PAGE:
Chronic heart failure (CHF), interstitial lung disease (pulmonary fibrosis or ILD) and chronic obstructive pulmonary disease (COPD) have commonalities that make them ideal for early palliative care provided alongside disease-specific treatments. Quality of life is reduced in these illnesses because, despite disease-specific treatments, the same symptoms (e.g., shortness of breath, fatigue) often persist in CHF, ILD and COPD. Quality of life is also reduced because between 50-60% of patients with these illnesses have clinically significant depressive symptoms. Finally, few Veterans with these illnesses engage in advance care planning.
We will conduct a hybrid effectiveness and implementation study to determine whether the benefits of early palliative care extend to CHF, ILD, and COPD.
Aim 1: Determine the effect of the Advancing Symptom Alleviation with Palliative Treatment (ADAPT) intervention on (a) quality of life as a primary outcome, and (b) depression, symptom burden, advance care planning communication and documentation, disease-specific health status, emergency department visits, hospitalizations, and mortality as secondary outcomes.
Aim 2: Examine the implementation of the ADAPT intervention.
Aim 2a: Assess the degree, barriers, and facilitators of implementation of various intervention components. Identify which intervention components and processes are most critical from the perspectives of patients, intervention team members, and primary care providers whose patients received the intervention.
Aim 2b. Evaluate the resources (e.g., personnel time and other costs) associated with the intervention, and estimate the resources needed for implementation and maintenance of the ADAPT program in other VA settings.
The study will be conducted at the VA Eastern Colorado and Puget Sound Health Care systems. We will enroll 300 Veterans with CHF, ILD or COPD who have poor quality of life and are at risk for hospitalization or death. Randomization will occur at the patient level with 1:1 randomization of patients to intervention or control groups.
The ADAPT intervention consists of the following components: (1) algorithm-guided management of breathlessness, fatigue, pain, and sleep disturbance provided by a nurse; the algorithms supplement disease-focused treatments with palliative and behavioral treatments; (2) a structured psychosocial care program targeting adjustment to illness and depression, provided by a social worker; and (3) engagement of patients and providers in advance care planning. The nurse and social worker are teamed with a palliative care specialist and primary care provider in brief weekly meetings. The team is integrated into primary care through ADAPT nurse interaction with primary care providers and through electronic medical record (CPRS) communication.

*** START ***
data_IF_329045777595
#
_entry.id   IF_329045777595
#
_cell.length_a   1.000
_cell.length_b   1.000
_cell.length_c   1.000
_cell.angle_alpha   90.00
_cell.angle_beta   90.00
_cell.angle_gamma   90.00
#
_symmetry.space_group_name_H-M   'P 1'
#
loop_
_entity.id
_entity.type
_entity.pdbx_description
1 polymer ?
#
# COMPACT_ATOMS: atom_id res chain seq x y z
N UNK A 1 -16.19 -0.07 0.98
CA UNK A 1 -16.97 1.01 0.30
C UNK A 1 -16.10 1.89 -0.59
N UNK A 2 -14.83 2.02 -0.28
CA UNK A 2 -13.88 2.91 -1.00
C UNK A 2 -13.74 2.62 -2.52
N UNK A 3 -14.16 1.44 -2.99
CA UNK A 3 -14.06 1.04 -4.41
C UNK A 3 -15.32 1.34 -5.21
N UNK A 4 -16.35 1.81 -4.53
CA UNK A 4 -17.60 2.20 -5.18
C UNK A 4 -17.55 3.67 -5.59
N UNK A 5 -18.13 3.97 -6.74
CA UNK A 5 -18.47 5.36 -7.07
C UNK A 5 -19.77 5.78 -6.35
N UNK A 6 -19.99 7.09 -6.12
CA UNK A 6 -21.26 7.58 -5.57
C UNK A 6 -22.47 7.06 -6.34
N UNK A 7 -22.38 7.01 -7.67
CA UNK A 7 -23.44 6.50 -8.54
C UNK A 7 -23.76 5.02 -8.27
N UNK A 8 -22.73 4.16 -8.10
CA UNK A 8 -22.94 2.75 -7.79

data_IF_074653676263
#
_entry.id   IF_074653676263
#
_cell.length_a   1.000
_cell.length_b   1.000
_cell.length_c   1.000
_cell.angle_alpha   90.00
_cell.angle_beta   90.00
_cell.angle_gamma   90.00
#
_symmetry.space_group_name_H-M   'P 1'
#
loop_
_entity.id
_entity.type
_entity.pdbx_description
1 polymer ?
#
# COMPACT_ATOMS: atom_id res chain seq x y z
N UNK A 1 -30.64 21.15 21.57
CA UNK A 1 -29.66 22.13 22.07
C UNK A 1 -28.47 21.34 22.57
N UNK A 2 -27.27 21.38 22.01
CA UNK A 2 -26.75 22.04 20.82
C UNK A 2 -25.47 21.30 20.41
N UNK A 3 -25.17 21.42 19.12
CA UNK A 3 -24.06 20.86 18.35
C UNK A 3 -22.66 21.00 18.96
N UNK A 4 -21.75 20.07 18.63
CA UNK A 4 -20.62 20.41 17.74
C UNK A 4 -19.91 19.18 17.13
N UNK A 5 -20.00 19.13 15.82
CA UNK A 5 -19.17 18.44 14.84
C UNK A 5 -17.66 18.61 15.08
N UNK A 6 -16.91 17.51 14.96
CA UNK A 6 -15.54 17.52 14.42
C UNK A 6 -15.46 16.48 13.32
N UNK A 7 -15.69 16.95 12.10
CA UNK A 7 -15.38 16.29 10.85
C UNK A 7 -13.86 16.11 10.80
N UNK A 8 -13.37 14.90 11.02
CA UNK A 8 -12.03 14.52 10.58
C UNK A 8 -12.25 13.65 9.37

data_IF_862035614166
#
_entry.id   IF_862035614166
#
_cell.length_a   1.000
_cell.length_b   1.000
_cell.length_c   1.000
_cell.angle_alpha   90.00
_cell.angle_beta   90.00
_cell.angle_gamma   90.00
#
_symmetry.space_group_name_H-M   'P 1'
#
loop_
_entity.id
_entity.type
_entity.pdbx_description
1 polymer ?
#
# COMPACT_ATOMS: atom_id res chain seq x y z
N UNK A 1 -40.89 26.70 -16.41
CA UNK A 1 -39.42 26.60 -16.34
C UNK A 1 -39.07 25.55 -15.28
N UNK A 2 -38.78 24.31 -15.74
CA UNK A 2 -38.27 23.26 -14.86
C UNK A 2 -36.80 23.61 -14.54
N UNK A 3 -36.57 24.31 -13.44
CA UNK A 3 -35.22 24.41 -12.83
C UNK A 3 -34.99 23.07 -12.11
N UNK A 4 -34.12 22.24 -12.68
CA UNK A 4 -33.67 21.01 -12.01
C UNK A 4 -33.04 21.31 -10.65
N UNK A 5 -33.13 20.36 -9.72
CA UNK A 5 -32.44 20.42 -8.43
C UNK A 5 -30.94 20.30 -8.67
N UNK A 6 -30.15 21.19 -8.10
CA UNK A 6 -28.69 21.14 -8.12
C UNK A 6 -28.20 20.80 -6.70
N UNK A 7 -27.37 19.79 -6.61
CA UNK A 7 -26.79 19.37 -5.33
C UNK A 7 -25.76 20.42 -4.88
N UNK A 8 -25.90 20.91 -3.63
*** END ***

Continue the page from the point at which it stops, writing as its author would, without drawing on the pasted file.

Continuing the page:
The primary outcome is the difference in patient-reported Function Assessment of Chronic Illness Therapy-General (FACT-G) score at 6 months. For Aim 2, we will conduct a mixed method evaluation to assess intervention implementation. Data will be collected from the intervention database, patient interviews, email surveys of primary care providers, and interviews and notes from the intervention team.
Accrual for this clinical trial is ongoing. There are no findings yet.
This project is significant for Veterans because it addresses CHF, ILD and COPD, serious illnesses which together affect 15-25% of Veterans and are the top two reasons for VA medical hospitalizations. The proposed study will impact clinical care for Veterans with CHF or COPD by testing an innovative, theory-driven palliative symptom management, psychosocial care, and advance care planning intervention to improve quality of life and provision of care according to Veterans goals and preferences. By improving symptoms and depression, and providing care aligned with Veterans goals and preferences, the intervention could achieve the "triple aim" by improving quality of life while reducing health care utilization (emergency department visits, hospitalizations) and the costs they incur.
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